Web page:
Poland is a wonderful place where it snows in early October, the food is delicious and inexpensive, and the cities are beautiful. But my first positive impression of Poland came before I even arrived into town, as I boarded a commuter train at the airport and made a wonderful discovery: ticket vending machines.


To my great surprise and good fortune — because I didn’t have a ticket — just inside the door there was an ordinary transit ticket vending machine, much like those found in stations all over the world, including in Budapest and Salt Lake City, pictured below.

Even more incredibly, there was a lady who also sold tickets onboard. I’ve seen people selling tickets on longer trains, but this was a less-than-twenty-minute ride into Kraków in a commuter-style car very much like one I rode last year in San Diego.

Ticket machines on trains are a no-brainer. When I lived in Salt Lake City and rode the TRAX light rail, I would often arrive at a platform just in time to catch a train. Having to buy a ticket meant missing that train, and worse still machines were often broken or didn’t always accept credit cards.

That meant I either couldn’t take the train at all, or I had to chance it and hope I wasn’t caught riding without paying.

I’m sure I’m not the only person who has faced this dilemma.

Adding vending machines to trains solves this problem. It potentially could increase ridership and streamline the user experience. For out-of-town travelers, as I was in Kraków, it makes the process obvious and very low stress.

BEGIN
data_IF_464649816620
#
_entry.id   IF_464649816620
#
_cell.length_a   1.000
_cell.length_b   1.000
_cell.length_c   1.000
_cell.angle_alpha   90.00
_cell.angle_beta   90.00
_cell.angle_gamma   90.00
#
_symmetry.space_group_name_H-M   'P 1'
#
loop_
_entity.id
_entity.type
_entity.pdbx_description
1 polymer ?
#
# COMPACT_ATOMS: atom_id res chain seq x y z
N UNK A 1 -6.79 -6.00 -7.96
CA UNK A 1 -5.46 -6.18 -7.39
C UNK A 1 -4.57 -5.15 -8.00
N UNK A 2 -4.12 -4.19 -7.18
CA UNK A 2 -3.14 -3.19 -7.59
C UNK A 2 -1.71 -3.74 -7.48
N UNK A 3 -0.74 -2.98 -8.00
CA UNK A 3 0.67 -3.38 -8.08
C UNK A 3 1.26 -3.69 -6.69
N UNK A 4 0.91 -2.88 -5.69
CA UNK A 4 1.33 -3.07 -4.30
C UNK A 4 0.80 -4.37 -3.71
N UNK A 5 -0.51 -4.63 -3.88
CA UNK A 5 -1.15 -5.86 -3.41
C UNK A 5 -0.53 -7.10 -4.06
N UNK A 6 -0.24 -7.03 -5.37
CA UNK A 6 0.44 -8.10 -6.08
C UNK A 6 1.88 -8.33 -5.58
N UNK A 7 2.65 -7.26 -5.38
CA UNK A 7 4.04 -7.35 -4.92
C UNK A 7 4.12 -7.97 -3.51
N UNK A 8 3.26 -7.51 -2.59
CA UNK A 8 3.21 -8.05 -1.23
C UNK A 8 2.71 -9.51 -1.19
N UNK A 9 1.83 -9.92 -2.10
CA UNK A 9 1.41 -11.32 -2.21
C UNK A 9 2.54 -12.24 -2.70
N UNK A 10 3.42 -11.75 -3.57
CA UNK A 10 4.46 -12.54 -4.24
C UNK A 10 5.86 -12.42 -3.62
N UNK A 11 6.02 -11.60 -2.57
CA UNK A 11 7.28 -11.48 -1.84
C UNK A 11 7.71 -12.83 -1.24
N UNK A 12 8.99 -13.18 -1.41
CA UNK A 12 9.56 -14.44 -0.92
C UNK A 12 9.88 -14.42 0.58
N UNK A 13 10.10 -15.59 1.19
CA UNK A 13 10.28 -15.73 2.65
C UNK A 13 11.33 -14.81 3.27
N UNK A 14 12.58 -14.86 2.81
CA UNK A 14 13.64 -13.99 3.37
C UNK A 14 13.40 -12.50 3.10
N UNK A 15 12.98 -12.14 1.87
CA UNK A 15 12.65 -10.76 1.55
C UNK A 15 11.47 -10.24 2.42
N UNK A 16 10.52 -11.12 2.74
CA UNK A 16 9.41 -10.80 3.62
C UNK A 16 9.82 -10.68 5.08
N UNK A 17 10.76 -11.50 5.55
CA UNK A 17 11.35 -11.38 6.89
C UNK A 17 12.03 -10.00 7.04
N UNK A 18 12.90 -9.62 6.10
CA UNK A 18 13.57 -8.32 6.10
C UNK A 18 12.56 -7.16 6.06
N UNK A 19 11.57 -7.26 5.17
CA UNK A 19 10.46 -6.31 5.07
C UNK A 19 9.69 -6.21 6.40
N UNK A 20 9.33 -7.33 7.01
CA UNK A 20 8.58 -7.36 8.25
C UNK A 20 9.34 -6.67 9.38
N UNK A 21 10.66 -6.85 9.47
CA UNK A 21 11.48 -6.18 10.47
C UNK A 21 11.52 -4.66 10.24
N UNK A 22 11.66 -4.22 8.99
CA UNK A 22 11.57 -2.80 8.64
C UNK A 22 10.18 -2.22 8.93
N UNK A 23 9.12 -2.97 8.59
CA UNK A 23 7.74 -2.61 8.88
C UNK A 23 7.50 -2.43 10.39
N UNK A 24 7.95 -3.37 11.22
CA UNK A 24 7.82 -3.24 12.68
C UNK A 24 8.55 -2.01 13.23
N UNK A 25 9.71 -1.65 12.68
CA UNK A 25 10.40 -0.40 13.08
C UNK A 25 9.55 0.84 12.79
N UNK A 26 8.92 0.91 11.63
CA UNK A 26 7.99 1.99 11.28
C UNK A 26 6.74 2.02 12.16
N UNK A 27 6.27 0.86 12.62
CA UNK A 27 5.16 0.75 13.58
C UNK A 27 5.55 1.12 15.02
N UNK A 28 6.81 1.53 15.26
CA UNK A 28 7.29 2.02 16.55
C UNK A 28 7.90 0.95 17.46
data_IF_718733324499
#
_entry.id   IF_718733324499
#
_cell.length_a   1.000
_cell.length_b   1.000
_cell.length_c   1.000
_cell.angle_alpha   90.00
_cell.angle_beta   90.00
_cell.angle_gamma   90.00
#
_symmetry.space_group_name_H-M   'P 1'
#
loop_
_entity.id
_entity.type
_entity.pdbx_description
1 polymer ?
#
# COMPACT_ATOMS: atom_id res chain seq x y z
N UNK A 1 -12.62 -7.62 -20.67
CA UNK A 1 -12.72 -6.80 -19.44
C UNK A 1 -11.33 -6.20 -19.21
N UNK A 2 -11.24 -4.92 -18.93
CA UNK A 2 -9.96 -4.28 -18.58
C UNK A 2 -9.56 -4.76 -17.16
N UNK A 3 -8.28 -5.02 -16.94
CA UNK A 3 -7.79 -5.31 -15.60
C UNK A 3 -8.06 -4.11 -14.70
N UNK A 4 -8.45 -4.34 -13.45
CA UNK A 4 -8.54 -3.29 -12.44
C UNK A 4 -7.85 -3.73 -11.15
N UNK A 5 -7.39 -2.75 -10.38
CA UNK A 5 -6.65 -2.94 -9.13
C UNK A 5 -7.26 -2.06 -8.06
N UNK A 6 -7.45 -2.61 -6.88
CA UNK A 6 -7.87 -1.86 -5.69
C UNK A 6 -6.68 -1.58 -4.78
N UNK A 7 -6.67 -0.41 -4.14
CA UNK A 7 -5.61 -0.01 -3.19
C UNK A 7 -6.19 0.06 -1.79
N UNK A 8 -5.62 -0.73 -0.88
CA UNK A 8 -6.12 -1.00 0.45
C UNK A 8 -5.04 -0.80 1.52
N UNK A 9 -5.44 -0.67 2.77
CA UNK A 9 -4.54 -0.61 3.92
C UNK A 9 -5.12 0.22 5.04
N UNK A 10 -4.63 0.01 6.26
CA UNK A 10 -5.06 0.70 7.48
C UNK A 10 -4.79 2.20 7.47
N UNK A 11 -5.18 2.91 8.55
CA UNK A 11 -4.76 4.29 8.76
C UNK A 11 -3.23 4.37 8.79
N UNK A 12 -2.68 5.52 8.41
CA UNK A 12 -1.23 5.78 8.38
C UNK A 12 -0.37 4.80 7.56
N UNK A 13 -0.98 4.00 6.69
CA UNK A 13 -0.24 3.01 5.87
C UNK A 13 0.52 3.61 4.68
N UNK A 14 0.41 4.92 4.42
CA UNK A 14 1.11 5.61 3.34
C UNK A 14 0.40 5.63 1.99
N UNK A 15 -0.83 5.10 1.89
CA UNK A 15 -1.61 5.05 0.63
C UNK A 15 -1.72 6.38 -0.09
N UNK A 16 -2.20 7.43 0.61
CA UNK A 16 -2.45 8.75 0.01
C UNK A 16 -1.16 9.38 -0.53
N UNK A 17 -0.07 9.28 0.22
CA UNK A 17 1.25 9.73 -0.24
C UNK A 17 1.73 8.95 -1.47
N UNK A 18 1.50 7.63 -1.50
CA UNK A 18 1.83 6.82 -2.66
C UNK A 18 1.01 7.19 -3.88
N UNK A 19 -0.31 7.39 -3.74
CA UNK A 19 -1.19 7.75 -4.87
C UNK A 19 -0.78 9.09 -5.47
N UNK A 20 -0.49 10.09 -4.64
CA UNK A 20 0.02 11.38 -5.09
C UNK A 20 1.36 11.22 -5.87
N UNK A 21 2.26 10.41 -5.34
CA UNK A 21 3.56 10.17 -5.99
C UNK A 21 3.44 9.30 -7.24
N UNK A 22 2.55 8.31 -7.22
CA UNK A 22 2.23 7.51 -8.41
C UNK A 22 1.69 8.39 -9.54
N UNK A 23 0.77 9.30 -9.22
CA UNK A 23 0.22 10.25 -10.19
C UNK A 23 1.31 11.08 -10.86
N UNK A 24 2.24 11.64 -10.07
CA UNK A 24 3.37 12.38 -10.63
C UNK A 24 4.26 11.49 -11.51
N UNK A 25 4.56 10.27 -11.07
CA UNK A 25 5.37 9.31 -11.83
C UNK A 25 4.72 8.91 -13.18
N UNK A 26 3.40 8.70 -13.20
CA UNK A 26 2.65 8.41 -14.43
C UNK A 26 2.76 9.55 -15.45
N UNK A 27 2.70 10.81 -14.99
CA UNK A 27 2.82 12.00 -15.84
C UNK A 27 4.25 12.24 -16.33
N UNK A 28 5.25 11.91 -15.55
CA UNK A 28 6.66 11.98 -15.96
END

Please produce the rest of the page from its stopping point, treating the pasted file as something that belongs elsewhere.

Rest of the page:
Of course, this wouldn’t work on extremely crowded subway trains where there is barely room to stand, let alone add a machine and have riders queuing up.

But for every overcrowded train in this world, there is another one that probably has room for an onboard ticket machine. I suspect vending machines would work especially well on medium distance trains — e.g. Utah’s FrontRunner, San Diego County’s Sprinter, Germany’s West Rhine Railway, etc. — that are more spacious than typical light rail.

I’m sure there are other places with ticket machines onboard their trains. But I’ve ridden short and long distance trains all over the U.S. and Europe, as well as a few in South America, and I don’t recall ever seeing this before. It’s time to change that. It’s time to make the transit process easier by putting ticket machines on trains.

— Jim Dalrymple II


Written by Jim Dalrymple II

Urbanism and travel writer. Also a journalist covering the news.

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